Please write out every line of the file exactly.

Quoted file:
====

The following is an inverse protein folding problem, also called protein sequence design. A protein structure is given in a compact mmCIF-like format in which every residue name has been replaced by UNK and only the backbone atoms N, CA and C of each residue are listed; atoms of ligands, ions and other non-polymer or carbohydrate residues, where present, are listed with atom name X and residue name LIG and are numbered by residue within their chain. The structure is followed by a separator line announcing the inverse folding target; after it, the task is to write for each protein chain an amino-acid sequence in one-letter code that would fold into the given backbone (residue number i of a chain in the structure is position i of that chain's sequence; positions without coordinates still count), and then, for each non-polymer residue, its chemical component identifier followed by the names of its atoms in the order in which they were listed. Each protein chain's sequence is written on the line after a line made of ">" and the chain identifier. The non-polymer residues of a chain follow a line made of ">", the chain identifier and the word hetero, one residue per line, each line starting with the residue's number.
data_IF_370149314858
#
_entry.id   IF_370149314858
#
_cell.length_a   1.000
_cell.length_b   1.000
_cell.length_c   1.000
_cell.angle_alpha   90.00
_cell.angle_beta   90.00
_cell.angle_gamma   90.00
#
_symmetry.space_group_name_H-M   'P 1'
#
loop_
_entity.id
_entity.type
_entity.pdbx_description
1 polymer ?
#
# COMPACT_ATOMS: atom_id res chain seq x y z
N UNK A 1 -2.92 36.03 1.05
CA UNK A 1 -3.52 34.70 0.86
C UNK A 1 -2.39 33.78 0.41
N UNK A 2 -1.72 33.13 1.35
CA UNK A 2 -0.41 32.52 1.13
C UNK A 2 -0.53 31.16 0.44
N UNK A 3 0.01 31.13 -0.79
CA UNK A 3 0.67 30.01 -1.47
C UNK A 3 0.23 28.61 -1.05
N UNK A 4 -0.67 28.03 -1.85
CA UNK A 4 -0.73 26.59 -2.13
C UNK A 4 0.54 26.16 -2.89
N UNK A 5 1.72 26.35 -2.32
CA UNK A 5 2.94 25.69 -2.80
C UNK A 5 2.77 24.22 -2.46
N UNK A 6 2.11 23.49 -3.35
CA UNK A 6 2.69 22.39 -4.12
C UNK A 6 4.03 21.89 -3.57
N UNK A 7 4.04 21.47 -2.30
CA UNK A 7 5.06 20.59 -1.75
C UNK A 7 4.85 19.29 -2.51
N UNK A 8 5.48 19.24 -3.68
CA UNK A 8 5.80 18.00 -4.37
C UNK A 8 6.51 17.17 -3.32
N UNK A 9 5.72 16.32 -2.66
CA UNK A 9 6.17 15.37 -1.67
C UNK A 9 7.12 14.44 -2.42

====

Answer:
The following is an inverse protein folding problem, also called protein sequence design. A protein structure is given in a compact mmCIF-like format in which every residue name has been replaced by UNK and only the backbone atoms N, CA and C of each residue are listed; atoms of ligands, ions and other non-polymer or carbohydrate residues, where present, are listed with atom name X and residue name LIG and are numbered by residue within their chain. The structure is followed by a separator line announcing the inverse folding target; after it, the task is to write for each protein chain an amino-acid sequence in one-letter code that would fold into the given backbone (residue number i of a chain in the structure is position i of that chain's sequence; positions without coordinates still count), and then, for each non-polymer residue, its chemical component identifier followed by the names of its atoms in the order in which they were listed. Each protein chain's sequence is written on the line after a line made of ">" and the chain identifier. The non-polymer residues of a chain follow a line made of ">", the chain identifier and the word hetero, one residue per line, each line starting with the residue's number.
data_IF_370149314858
#
_entry.id   IF_370149314858
#
_cell.length_a   1.000
_cell.length_b   1.000
_cell.length_c   1.000
_cell.angle_alpha   90.00
_cell.angle_beta   90.00
_cell.angle_gamma   90.00
#
_symmetry.space_group_name_H-M   'P 1'
#
loop_
_entity.id
_entity.type
_entity.pdbx_description
1 polymer ?
#
# COMPACT_ATOMS: atom_id res chain seq x y z
N UNK A 1 -2.92 36.03 1.05
CA UNK A 1 -3.52 34.70 0.86
C UNK A 1 -2.39 33.78 0.41
N UNK A 2 -1.72 33.13 1.35
CA UNK A 2 -0.41 32.52 1.13
C UNK A 2 -0.53 31.16 0.44
N UNK A 3 0.01 31.13 -0.79
CA UNK A 3 0.67 30.01 -1.47
C UNK A 3 0.23 28.61 -1.05
N UNK A 4 -0.67 28.03 -1.85
CA UNK A 4 -0.73 26.59 -2.13
C UNK A 4 0.54 26.16 -2.89
N UNK A 5 1.72 26.35 -2.32
CA UNK A 5 2.94 25.69 -2.80
C UNK A 5 2.77 24.22 -2.46
N UNK A 6 2.11 23.49 -3.35
CA UNK A 6 2.69 22.39 -4.12
C UNK A 6 4.03 21.89 -3.57
N UNK A 7 4.04 21.47 -2.30
CA UNK A 7 5.06 20.59 -1.75
C UNK A 7 4.85 19.29 -2.51
N UNK A 8 5.48 19.24 -3.68
CA UNK A 8 5.80 18.00 -4.37
C UNK A 8 6.51 17.17 -3.32
N UNK A 9 5.72 16.32 -2.66
CA UNK A 9 6.17 15.37 -1.67
C UNK A 9 7.12 14.44 -2.42